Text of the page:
A: My involvement in the Right 2 Care issue dates back to helping write the very first anti-MOC resolutions at the 2013 House of Delegates, and then sitting on committees in the 2014 and 2015 House of Delegates listening to my colleagues present their anti-MOC resolutions. The passion and unity of physicians around MOC is simply unprecedented. It’s exciting to be part of the process where physician concerns become resolutions, resolutions become MSMS policy and now hopefully MSMS policy becomes state law. 

If Michigan becomes the first ‘Right 2 Care’ state, meaning MOC would not be required for a medical license, insurance participation or hospital privileges, many positive transformative changes would happen for doctors and our patients. Michigan doctors would be free to choose continuing medical education that best suits our needs and our unique patient populations, rather than the limited proprietary products from the boards. We would be free to pursue relevant clinical research and novel practice improvement projects, rather than the irrelevant projects chosen by the boards. 

Right 2 Care legislation would improve medical access and patient choice, as doctors won’t be dropped from insurances for not participating in MOC and our more experienced doctors won’t be considering early retirement to avoid another costly and time consuming MOC cycle.

Q: If MOC were to continue being regulated, what would you change about it to make it more reasonable and relevant for doctors

A: I don’t believe the American Board of Medical Specialties and their boards will change their highly lucrative MOC program unless doctors are given a choice to stop participating or are allowed to certify through competing boards like the National Board of Physicians and Surgeons. Only when we are given freedom to choose, will change happen.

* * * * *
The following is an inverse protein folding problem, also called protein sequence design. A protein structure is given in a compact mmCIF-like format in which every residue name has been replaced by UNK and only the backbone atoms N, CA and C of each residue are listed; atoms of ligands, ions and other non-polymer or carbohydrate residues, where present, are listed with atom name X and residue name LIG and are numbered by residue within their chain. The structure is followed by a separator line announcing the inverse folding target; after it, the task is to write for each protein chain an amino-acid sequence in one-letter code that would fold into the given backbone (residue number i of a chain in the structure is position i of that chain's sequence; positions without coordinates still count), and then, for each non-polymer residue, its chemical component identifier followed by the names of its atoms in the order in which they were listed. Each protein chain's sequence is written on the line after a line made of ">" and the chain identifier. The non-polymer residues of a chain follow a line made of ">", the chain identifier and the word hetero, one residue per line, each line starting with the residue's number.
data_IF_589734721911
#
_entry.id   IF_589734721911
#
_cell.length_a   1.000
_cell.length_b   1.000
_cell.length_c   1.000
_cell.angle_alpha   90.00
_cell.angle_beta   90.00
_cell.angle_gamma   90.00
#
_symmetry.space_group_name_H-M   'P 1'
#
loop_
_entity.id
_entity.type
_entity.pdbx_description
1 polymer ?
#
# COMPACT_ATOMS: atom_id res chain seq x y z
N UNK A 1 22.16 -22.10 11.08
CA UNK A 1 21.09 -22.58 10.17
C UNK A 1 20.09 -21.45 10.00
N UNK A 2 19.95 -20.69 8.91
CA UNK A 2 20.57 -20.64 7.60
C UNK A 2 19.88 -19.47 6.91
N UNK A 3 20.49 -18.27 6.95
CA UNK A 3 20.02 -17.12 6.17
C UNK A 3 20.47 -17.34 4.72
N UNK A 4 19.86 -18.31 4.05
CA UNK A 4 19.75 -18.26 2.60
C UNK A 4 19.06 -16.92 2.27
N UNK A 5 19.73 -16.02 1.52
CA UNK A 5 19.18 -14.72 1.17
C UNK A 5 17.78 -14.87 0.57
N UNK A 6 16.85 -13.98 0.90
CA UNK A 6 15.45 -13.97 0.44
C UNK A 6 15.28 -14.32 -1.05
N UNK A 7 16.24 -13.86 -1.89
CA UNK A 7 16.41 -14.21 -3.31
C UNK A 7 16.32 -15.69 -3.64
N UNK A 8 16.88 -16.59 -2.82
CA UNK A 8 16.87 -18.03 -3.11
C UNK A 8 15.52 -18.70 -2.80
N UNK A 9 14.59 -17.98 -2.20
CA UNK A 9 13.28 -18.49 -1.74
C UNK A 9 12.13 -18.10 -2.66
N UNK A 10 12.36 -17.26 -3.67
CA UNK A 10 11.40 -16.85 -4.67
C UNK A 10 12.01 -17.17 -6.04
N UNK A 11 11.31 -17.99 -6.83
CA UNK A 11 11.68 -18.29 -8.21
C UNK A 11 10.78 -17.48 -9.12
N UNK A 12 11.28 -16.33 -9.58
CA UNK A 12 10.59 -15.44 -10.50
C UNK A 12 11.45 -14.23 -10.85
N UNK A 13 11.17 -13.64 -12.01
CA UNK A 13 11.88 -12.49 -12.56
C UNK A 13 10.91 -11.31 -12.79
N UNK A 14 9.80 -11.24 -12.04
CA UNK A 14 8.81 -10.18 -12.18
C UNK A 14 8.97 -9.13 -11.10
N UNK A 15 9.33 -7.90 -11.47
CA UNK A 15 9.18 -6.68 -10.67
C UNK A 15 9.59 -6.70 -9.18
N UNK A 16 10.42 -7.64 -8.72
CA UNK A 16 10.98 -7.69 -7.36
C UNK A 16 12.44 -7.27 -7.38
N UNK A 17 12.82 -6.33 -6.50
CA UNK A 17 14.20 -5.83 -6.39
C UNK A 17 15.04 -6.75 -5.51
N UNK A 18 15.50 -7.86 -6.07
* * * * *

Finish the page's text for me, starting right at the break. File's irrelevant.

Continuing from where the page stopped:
Any MOC requirements must be straightforward, egalitarian, inexpensive, and physician-focused. After certifying, re-certifying and re-re-certifying through the American Board of Pediatrics, I have had enough. I am currently maintaining my pediatric board certification through the National Board of Physicians and Surgeons, because their requirements reflect my ideals of what MOC should be: Pass the board examination once, hold an active, unrestricted state medical license and demonstrate commitment to ongoing education through 50 hours of Continuing Medical Education (CME) every two years. That is more than adequate. 

 

Srinivas K. Janardan, MD
Gastroenterologist, Grand River Gastroenterology

Q: When did you begin advocating against MOC and why? 

A: I have been involved in the certification and recertification process for the American Board of Internal Medicine for the last 20 years. I initially took my Internal Medicine boards in 1991; in 1995, I took my gastroenterology boards. I’ve elected not to recertify in Internal Medicine. I have retaken my Gastroenterology boards in 2005 and most recently in 2015. In the last two years, I have been very disappointed with the new requirements of the MOC process.